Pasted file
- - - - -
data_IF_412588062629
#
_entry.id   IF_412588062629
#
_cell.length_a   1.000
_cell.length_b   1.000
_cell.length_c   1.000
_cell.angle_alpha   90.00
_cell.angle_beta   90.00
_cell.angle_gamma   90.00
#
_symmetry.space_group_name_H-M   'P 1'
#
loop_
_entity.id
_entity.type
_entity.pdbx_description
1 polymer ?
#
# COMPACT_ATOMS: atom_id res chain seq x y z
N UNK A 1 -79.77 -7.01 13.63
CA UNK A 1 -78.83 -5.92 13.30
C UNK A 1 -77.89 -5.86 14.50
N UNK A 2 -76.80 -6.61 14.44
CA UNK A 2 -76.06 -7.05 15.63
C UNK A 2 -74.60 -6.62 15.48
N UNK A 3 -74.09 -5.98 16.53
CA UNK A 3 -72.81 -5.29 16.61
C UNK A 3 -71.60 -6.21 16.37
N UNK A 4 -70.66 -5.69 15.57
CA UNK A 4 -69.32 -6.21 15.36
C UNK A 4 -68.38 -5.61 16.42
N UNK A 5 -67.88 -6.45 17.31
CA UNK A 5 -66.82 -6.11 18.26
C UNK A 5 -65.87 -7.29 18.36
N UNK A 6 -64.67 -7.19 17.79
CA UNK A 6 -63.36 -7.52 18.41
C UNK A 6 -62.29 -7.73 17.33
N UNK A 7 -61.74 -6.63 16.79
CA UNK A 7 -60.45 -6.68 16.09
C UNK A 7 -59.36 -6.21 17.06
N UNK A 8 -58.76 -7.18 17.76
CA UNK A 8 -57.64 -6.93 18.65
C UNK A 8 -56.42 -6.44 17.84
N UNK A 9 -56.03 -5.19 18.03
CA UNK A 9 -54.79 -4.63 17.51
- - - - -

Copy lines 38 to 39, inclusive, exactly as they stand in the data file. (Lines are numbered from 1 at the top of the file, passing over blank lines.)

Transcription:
C UNK A 6 -62.29 -7.73 17.33
N UNK A 7 -61.74 -6.63 16.79